Installing A Grounding Rod Network

With an 8' extension
& bit, this Rock Drill
would have done it

A full screen diagram Of the system
The system

Before anything else: bury a grounding rod 8'

7 shots: hammering the rod 42" into sandstone

Only 54" to go; this jackhammer will get it ...

Nada! There is something very solid at 42"
(This added 7 months later ...)

(The Rehabilitation Hospital of the Cape and Islands)

Need 96" to be legal so starting a 2nd rod

This one stops at 35" - still need another 19"

(Physical therapist Pam Roesch retraining my neck)

Our 'grey water' may help rod 3 go down

It made it to 47". That should do it!

Cut rod 3 below grade to avoid tripping on it

Cut rod 2 below grade

Cut rod 1 above grade, kinda

The equipment ground exits the building

The wire will pass through clamps on all 3 rods

These 3 shots, taken a year later, show the vertical ground wire going up to the rails

The wire is run from rod 2

Through a trench towards rod 3

Buried & soaked with grey water

The wire terminates at rod 3

Rods 2 and 3 are covered to protect feet

The trench between rods 2 & 3 is filled

The idea, I'm told, is to run one single heavy guage copper wire from the equipment down to a copper clad steel rod buried 8 feet deep in moist earth.

Inside, my 1/4" thick #2 wire runs from the combiner box down through the charge controller box through the DC breaker box passing the inverter, down through a hole in the floor and out to rod 1. There it joins a 1/8" #8 wire coming down from the mounting rails on the roof. It passes through a clamp on that rod and then out to a clamp on rod 2. A #8 wire goes on to a clamp at rod 3. The 3 rods are in series, one after the other. All wire beyond rod 1 is buried 3 to 12" deep.

There must be no branching either from separate equipment, or to separate rods (in parallel). The lightning bolt needs to find one clear path down into the earth. If it finds more then one it may try to arc between them causing one heck of an expensive show instead of just going quietly away.

I am somewhat concerned about whether or not the lightning bolt will find this earth attractive at all - it is way too dry. At least where it ends at the 3rd rod, my sink water often overflows the bucket and spills out. Hopefully the earth at that point will be somewhat damp below grade - at least better then anywhere else that I can think of. Hey, my inverter likes it.

Some suggest periodically sprinkling epsom salts where the ground is too dry. I have not done that but I have been dumping my coffee grounds there and I flood the trenches (slowly) with grey water when the bucket fills up. However, I think my triple rod and long wire approach should carry the load.

One additional note is that the rods should be at least 6 feet apart. Apparently if they are closer together they can cause radio interference. Though I and my neighbors may not be radio buffs I might be inclined to extend that to interference with wireless routers, which I do use. That is pure guesswork but why take the chance. Anyhow maybe somebody around here might get into radio one day.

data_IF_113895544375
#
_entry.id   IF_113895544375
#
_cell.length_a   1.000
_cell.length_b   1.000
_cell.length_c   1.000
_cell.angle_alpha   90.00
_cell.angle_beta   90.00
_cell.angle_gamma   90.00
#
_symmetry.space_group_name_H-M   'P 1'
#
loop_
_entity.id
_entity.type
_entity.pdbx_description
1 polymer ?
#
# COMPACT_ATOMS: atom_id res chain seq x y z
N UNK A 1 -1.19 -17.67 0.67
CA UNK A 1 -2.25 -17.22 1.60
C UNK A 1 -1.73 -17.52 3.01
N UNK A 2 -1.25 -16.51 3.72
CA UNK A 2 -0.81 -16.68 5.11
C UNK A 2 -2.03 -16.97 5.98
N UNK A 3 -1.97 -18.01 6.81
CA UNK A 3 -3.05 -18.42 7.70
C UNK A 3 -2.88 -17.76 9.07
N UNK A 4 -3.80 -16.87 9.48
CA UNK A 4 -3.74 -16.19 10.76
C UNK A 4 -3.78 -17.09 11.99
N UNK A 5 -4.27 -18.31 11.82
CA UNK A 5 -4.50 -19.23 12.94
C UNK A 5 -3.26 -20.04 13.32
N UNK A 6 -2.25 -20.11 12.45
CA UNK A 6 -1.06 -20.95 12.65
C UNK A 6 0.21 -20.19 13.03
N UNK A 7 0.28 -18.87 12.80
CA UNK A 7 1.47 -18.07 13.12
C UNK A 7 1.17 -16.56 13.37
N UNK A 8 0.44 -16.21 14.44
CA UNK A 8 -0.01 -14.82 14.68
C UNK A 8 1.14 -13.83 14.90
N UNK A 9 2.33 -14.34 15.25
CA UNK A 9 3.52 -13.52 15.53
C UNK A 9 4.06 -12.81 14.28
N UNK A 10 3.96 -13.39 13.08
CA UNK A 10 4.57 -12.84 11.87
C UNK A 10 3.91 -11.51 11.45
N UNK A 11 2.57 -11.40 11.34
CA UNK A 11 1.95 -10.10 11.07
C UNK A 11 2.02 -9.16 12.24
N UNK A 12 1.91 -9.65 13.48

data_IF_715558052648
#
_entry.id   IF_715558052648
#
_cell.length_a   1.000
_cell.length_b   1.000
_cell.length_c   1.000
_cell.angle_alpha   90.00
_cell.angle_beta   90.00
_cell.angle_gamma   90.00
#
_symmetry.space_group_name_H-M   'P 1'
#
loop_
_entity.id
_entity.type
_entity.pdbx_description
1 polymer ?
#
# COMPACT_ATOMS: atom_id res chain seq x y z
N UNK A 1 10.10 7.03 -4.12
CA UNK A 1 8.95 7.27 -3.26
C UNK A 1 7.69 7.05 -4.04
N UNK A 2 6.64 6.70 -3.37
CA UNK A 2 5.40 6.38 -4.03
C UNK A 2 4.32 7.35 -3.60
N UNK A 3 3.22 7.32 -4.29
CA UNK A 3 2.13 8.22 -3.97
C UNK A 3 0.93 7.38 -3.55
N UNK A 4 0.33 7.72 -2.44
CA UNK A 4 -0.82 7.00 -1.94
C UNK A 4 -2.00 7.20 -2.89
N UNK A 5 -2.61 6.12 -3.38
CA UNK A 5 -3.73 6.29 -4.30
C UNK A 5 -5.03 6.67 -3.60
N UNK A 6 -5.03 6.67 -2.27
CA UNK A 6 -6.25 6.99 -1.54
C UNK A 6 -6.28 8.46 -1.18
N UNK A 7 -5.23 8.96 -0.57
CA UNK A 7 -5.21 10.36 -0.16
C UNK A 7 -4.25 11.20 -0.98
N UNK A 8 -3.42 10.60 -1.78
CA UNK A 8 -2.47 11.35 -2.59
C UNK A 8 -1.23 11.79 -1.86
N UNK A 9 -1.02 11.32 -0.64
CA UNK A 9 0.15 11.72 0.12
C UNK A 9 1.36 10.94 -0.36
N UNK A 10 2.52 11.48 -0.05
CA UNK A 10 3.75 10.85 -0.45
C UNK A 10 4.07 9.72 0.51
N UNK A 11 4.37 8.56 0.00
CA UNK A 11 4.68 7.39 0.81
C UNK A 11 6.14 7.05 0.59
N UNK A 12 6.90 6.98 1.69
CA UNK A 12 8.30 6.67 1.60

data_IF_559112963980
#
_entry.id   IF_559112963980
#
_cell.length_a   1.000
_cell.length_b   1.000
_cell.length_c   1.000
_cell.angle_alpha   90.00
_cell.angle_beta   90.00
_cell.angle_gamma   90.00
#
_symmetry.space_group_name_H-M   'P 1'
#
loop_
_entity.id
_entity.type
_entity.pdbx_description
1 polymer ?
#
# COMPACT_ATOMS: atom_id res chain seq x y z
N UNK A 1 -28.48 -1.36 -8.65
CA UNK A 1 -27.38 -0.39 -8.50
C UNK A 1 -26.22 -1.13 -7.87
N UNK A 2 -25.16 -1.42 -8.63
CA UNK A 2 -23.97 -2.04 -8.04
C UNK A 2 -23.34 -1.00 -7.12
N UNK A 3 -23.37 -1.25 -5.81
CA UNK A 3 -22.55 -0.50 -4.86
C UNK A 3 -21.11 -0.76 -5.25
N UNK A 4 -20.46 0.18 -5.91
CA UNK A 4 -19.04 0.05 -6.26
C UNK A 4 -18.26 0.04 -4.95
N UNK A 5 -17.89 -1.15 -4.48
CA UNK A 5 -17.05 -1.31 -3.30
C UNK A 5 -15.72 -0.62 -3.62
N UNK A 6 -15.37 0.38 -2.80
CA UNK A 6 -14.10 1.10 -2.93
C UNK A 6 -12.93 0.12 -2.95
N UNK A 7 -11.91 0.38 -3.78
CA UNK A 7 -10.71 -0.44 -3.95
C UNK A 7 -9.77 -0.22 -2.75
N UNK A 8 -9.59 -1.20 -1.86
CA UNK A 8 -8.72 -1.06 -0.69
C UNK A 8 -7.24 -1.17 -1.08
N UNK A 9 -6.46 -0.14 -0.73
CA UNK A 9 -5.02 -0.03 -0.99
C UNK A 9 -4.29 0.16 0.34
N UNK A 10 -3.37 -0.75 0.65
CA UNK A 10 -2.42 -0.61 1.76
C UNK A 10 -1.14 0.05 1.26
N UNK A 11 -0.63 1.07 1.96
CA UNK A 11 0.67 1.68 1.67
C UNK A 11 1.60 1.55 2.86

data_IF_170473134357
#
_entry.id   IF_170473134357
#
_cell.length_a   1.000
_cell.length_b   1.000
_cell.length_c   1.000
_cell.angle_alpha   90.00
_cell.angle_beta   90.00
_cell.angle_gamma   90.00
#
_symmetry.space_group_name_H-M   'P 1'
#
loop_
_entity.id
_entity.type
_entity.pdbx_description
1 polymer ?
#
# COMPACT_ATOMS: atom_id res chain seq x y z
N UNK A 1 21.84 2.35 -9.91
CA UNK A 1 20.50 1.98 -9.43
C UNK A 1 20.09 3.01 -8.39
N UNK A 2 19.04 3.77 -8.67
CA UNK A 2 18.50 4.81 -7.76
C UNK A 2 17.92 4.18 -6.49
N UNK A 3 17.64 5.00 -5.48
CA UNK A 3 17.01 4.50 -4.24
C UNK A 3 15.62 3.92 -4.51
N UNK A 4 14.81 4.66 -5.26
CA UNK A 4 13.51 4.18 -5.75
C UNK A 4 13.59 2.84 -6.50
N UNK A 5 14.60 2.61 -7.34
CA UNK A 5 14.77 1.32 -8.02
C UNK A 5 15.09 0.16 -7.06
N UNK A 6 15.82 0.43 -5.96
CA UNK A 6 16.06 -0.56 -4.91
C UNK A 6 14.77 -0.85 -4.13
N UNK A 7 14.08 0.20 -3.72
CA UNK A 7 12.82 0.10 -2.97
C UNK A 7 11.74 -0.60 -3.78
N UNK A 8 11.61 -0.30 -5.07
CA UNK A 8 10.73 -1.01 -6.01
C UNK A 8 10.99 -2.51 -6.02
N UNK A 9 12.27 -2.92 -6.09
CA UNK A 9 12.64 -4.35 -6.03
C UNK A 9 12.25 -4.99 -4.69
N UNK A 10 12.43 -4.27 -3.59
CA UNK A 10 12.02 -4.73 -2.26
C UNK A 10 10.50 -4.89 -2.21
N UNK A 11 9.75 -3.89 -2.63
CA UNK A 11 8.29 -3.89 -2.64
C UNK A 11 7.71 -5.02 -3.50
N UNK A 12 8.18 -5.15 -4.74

The lugs must fit tight, biting into the rails

They will end up under the PV modules

The wire runs from the rails down to rod 1

A solid copper 'Ground Bushing Lug' was provided with each mounting rail. For some reason the lugs did not include bolts so I got those locally. They have to get a good tight grip. That lightning bolt will need a clear solid path to ground so I don't want any whimpy connections causing resistance. I lightly roughened each surface with sandpaper to improve contact and remove any potential oxidation. I wanted as large a bolt as could fit through the lug and the top track of the rail so that they could be tightened hard without breaking. The head of the bolt being slid into the track still would not get a good enough contact so I included a washer with it. The washer was too wide for the track so I nipped the edges off to make them fit. This plus double-nutting got a good tight fit that will not loosen over time.

Inside, the ground begins at the combiner box

It travels down through the charge controller

From the controller it passes the DC breaker

It passes by the inverter and the battery bank

It exits the building and heads to rod 1

I used the heavy 1/4" #2 wire initially because I wanted to be sure (and because I wasn't sure). That, I realize now, was overkill. That costly 1/4" wire was difficult to manipulate around corners and through boxes. The 1/8" #8 wire that I used outside would have been more than adequate for the whole thing.

I do have one thin ground from the inverter clamped to the big #2 wire passing by. That could be called a 'branch' (well, twig). I hope that won't be a problem but without that little green wire the inverter blows its fuses (yes, I tried it). Then where the heavy #2 wire from the equipment joins the #8 wire from the roof at rod 1, we have 'branching', I think. I hope the lightning bolt will find the thicker #2 wire heading south through the earth to be more attractive, if not the rod itself.

National Electrical Code

Have since learned
that had I used a
'Ground Rod Driver'
bit on a clean rod,
it might have worked.

Copyright © 2008, Van Blakeman